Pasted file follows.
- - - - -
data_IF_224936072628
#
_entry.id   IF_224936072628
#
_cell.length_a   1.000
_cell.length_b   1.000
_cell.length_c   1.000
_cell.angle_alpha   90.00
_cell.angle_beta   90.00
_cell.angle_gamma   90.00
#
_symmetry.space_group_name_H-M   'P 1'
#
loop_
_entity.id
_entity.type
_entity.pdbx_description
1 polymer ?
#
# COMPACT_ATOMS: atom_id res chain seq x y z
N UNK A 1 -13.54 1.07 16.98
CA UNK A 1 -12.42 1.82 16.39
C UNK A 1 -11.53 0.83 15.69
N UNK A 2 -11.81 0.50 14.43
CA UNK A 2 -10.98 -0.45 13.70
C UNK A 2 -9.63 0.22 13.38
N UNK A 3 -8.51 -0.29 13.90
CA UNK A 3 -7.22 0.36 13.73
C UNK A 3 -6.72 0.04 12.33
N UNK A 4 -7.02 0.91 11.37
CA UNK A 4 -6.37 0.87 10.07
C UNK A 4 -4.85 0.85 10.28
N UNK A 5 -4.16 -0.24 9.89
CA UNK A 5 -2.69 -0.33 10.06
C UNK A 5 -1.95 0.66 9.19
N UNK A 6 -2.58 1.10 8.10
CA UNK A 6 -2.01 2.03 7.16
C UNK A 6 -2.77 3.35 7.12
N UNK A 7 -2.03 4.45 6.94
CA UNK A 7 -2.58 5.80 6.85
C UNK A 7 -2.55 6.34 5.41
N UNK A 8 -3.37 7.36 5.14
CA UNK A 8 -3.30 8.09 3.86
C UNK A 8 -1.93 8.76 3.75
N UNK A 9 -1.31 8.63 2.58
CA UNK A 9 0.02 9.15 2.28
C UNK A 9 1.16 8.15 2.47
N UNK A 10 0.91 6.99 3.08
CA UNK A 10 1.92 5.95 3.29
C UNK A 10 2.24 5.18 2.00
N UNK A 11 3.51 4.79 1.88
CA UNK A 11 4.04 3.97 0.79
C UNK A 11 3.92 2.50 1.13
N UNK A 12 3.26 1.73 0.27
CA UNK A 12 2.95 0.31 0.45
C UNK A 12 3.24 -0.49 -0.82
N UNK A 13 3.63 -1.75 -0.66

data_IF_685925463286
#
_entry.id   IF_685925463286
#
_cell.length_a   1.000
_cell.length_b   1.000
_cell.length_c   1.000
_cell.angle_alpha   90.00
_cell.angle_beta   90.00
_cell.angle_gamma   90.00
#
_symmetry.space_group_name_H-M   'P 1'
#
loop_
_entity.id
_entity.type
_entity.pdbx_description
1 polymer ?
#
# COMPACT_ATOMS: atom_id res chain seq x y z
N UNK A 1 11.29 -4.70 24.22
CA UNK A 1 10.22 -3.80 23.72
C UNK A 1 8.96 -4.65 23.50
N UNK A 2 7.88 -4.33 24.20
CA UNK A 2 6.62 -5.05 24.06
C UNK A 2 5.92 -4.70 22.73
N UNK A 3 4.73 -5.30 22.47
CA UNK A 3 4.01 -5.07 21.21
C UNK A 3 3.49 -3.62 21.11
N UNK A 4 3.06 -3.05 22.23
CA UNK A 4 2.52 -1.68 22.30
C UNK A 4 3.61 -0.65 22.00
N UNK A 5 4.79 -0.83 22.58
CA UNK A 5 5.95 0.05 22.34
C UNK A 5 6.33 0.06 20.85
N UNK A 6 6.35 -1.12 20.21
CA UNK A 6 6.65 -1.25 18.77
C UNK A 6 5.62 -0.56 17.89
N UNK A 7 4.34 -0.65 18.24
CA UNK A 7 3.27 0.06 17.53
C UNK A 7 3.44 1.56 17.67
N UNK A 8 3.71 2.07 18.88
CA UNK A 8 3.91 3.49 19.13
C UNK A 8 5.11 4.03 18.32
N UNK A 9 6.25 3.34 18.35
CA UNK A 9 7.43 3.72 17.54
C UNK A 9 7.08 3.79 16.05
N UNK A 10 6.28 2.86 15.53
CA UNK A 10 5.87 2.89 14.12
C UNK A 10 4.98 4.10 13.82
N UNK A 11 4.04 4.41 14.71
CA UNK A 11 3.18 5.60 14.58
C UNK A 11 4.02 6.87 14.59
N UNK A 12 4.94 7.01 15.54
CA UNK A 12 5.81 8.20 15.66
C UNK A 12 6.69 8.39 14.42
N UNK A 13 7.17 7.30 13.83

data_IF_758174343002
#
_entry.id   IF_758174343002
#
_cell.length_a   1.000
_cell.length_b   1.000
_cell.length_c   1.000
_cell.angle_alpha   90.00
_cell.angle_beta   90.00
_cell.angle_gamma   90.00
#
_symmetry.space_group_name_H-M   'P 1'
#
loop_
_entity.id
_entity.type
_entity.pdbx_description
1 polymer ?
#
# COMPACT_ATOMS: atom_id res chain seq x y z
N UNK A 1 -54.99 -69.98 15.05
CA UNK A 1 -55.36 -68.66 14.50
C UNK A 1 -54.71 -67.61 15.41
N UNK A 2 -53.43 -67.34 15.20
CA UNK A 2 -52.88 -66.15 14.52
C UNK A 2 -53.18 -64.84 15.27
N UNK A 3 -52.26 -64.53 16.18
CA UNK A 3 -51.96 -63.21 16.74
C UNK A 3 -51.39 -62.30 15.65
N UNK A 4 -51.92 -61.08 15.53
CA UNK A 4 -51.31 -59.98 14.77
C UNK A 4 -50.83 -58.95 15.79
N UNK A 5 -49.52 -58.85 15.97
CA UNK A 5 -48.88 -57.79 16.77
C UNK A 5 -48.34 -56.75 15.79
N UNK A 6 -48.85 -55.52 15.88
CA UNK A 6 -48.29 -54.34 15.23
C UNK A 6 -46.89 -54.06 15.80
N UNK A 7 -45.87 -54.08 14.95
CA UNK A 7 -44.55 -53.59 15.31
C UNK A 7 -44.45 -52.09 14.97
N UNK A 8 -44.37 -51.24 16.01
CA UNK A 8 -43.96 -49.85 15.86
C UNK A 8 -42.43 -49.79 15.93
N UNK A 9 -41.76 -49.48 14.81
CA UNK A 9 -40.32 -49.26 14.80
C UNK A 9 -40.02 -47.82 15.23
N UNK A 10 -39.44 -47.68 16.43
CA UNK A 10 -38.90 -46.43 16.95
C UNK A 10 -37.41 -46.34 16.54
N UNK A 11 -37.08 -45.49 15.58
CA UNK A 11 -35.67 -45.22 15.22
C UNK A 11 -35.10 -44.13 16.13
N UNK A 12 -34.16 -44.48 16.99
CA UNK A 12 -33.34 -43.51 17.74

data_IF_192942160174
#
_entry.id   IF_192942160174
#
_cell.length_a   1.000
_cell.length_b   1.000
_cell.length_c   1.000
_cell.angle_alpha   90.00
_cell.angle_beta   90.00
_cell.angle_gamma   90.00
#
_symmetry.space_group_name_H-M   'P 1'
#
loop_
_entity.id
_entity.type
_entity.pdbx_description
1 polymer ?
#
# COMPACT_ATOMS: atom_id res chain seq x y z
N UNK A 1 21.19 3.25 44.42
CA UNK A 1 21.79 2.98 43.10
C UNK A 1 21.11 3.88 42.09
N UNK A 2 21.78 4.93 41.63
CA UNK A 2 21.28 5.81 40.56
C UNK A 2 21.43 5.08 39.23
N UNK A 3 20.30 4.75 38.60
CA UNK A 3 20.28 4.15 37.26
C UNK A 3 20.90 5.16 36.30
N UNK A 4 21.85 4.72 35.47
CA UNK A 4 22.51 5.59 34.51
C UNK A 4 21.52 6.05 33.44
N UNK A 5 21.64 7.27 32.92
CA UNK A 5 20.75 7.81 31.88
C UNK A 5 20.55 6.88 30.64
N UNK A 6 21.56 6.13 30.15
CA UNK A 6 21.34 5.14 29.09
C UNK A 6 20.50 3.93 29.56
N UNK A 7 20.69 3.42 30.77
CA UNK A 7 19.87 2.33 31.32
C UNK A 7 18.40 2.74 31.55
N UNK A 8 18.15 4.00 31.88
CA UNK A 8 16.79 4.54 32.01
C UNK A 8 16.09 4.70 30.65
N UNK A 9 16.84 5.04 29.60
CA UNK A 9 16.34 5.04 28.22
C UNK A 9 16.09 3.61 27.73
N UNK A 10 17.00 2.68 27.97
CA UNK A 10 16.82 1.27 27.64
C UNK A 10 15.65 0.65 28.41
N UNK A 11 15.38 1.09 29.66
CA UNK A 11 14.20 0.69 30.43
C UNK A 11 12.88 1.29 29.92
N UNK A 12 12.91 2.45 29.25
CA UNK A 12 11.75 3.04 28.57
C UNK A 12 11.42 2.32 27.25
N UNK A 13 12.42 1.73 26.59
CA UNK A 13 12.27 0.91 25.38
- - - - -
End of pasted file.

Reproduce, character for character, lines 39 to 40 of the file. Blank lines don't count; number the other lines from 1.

N UNK A 7 -2.03 4.45 6.94
CA UNK A 7 -2.58 5.80 6.85